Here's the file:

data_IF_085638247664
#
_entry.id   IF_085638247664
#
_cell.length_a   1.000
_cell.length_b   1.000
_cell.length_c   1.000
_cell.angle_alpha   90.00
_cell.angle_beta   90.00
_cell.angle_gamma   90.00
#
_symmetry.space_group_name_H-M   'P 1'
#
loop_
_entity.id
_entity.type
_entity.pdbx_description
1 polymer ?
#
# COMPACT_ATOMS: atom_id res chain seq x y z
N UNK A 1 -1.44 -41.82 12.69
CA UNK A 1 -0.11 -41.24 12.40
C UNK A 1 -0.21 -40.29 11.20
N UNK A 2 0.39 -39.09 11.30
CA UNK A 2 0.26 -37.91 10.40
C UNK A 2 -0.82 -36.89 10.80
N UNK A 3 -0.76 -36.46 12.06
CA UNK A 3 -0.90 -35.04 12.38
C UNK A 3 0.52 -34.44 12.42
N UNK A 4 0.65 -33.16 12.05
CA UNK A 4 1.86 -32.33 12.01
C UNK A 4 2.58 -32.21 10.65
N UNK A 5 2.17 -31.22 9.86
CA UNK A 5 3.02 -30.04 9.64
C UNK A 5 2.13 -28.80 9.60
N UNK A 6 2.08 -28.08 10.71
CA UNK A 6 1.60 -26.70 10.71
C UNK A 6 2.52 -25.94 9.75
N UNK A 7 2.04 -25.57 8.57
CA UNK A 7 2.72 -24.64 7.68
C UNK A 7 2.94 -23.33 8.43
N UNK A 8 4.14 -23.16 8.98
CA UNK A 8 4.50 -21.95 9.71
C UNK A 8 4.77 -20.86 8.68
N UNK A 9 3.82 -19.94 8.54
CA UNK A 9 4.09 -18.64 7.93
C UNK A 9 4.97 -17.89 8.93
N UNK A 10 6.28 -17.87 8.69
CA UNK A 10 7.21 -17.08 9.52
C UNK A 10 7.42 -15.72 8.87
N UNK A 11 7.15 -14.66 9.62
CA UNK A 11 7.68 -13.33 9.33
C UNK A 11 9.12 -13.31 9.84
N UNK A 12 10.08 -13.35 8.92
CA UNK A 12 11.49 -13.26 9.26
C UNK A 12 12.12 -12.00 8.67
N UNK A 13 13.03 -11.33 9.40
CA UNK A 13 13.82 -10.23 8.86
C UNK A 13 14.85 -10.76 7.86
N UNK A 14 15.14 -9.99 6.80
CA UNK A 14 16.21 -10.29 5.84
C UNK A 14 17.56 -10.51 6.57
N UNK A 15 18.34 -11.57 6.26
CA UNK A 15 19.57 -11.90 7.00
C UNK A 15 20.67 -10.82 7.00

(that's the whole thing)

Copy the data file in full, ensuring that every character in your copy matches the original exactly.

data_IF_085638247664
#
_entry.id   IF_085638247664
#
_cell.length_a   1.000
_cell.length_b   1.000
_cell.length_c   1.000
_cell.angle_alpha   90.00
_cell.angle_beta   90.00
_cell.angle_gamma   90.00
#
_symmetry.space_group_name_H-M   'P 1'
#
loop_
_entity.id
_entity.type
_entity.pdbx_description
1 polymer ?
#
# COMPACT_ATOMS: atom_id res chain seq x y z
N UNK A 1 -1.44 -41.82 12.69
CA UNK A 1 -0.11 -41.24 12.40
C UNK A 1 -0.21 -40.29 11.20
N UNK A 2 0.39 -39.09 11.30
CA UNK A 2 0.26 -37.91 10.40
C UNK A 2 -0.82 -36.89 10.80
N UNK A 3 -0.76 -36.46 12.06
CA UNK A 3 -0.90 -35.04 12.38
C UNK A 3 0.52 -34.44 12.42
N UNK A 4 0.65 -33.16 12.05
CA UNK A 4 1.86 -32.33 12.01
C UNK A 4 2.58 -32.21 10.65
N UNK A 5 2.17 -31.22 9.86
CA UNK A 5 3.02 -30.04 9.64
C UNK A 5 2.13 -28.80 9.60
N UNK A 6 2.08 -28.08 10.71
CA UNK A 6 1.60 -26.70 10.71
C UNK A 6 2.52 -25.94 9.75
N UNK A 7 2.04 -25.57 8.57
CA UNK A 7 2.72 -24.64 7.68
C UNK A 7 2.94 -23.33 8.43
N UNK A 8 4.14 -23.16 8.98
CA UNK A 8 4.50 -21.95 9.71
C UNK A 8 4.77 -20.86 8.68
N UNK A 9 3.82 -19.94 8.54
CA UNK A 9 4.09 -18.64 7.93
C UNK A 9 4.97 -17.89 8.93
N UNK A 10 6.28 -17.87 8.69
CA UNK A 10 7.21 -17.08 9.52
C UNK A 10 7.42 -15.72 8.87
N UNK A 11 7.15 -14.66 9.62
CA UNK A 11 7.68 -13.33 9.33
C UNK A 11 9.12 -13.31 9.84
N UNK A 12 10.08 -13.35 8.92
CA UNK A 12 11.49 -13.26 9.26
C UNK A 12 12.12 -12.00 8.67
N UNK A 13 13.03 -11.33 9.40
CA UNK A 13 13.82 -10.23 8.86
C UNK A 13 14.85 -10.76 7.86
N UNK A 14 15.14 -9.99 6.80
CA UNK A 14 16.21 -10.29 5.84
C UNK A 14 17.56 -10.51 6.57
N UNK A 15 18.34 -11.57 6.26
CA UNK A 15 19.57 -11.90 7.00
C UNK A 15 20.67 -10.82 7.00